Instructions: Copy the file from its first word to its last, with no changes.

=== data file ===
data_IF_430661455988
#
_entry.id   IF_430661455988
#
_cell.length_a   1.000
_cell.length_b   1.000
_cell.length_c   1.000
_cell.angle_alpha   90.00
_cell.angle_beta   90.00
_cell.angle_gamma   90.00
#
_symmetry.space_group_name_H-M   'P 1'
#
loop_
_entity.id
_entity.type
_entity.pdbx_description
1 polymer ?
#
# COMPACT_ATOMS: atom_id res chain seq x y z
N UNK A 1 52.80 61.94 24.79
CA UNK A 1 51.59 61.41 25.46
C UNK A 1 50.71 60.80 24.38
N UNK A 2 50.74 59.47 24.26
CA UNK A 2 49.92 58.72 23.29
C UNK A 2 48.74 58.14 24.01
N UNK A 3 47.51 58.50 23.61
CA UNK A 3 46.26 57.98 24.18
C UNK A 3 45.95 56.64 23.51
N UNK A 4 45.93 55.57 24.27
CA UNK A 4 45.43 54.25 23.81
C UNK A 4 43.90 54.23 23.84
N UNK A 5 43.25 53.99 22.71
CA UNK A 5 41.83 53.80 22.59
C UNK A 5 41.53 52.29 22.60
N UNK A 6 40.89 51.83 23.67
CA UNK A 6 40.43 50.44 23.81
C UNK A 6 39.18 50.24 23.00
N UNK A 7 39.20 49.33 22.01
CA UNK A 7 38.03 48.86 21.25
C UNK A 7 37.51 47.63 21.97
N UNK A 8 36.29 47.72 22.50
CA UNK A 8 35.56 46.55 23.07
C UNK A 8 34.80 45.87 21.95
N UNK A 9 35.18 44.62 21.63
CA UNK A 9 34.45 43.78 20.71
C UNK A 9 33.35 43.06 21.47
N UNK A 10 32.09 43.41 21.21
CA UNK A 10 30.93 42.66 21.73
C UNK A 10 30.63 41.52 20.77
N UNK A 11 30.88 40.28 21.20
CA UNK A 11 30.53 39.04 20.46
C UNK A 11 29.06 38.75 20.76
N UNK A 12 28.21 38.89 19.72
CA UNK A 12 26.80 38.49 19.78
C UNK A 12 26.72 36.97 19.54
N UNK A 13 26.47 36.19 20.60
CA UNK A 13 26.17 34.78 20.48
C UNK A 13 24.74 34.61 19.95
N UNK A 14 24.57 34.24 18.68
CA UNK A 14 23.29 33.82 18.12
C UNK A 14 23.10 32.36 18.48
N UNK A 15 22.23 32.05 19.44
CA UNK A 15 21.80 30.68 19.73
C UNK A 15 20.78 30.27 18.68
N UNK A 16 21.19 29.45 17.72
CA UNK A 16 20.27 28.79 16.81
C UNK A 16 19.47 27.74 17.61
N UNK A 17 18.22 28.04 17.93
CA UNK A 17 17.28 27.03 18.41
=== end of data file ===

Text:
data_IF_430661455988
#
_entry.id   IF_430661455988
#
_cell.length_a   1.000
_cell.length_b   1.000
_cell.length_c   1.000
_cell.angle_alpha   90.00
_cell.angle_beta   90.00
_cell.angle_gamma   90.00
#
_symmetry.space_group_name_H-M   'P 1'
#
loop_
_entity.id
_entity.type
_entity.pdbx_description
1 polymer ?
#
# COMPACT_ATOMS: atom_id res chain seq x y z
N UNK A 1 52.80 61.94 24.79
CA UNK A 1 51.59 61.41 25.46
C UNK A 1 50.71 60.80 24.38
N UNK A 2 50.74 59.47 24.26
CA UNK A 2 49.92 58.72 23.29
C UNK A 2 48.74 58.14 24.01
N UNK A 3 47.51 58.50 23.61
CA UNK A 3 46.26 57.98 24.18
C UNK A 3 45.95 56.64 23.51
N UNK A 4 45.93 55.57 24.27
CA UNK A 4 45.43 54.25 23.81
C UNK A 4 43.90 54.23 23.84
N UNK A 5 43.25 53.99 22.71
CA UNK A 5 41.83 53.80 22.59
C UNK A 5 41.53 52.29 22.60
N UNK A 6 40.89 51.83 23.67
CA UNK A 6 40.43 50.44 23.81
C UNK A 6 39.18 50.24 23.00
N UNK A 7 39.20 49.33 22.01
CA UNK A 7 38.03 48.86 21.25
C UNK A 7 37.51 47.63 21.97
N UNK A 8 36.29 47.72 22.50
CA UNK A 8 35.56 46.55 23.07
C UNK A 8 34.80 45.87 21.95
N UNK A 9 35.18 44.62 21.63
CA UNK A 9 34.45 43.78 20.71
C UNK A 9 33.35 43.06 21.47
N UNK A 10 32.09 43.41 21.21
CA UNK A 10 30.93 42.66 21.73
C UNK A 10 30.63 41.52 20.77
N UNK A 11 30.88 40.28 21.20
CA UNK A 11 30.53 39.04 20.46
C UNK A 11 29.06 38.75 20.76
N UNK A 12 28.21 38.89 19.72
CA UNK A 12 26.80 38.49 19.78
C UNK A 12 26.72 36.97 19.54
N UNK A 13 26.47 36.19 20.60
CA UNK A 13 26.17 34.78 20.48
C UNK A 13 24.74 34.61 19.95
N UNK A 14 24.57 34.24 18.68
CA UNK A 14 23.29 33.82 18.12
C UNK A 14 23.10 32.36 18.48
N UNK A 15 22.23 32.05 19.44
CA UNK A 15 21.80 30.68 19.73
C UNK A 15 20.78 30.27 18.68
N UNK A 16 21.19 29.45 17.72
CA UNK A 16 20.27 28.79 16.81
C UNK A 16 19.47 27.74 17.61
N UNK A 17 18.22 28.04 17.93
CA UNK A 17 17.28 27.03 18.41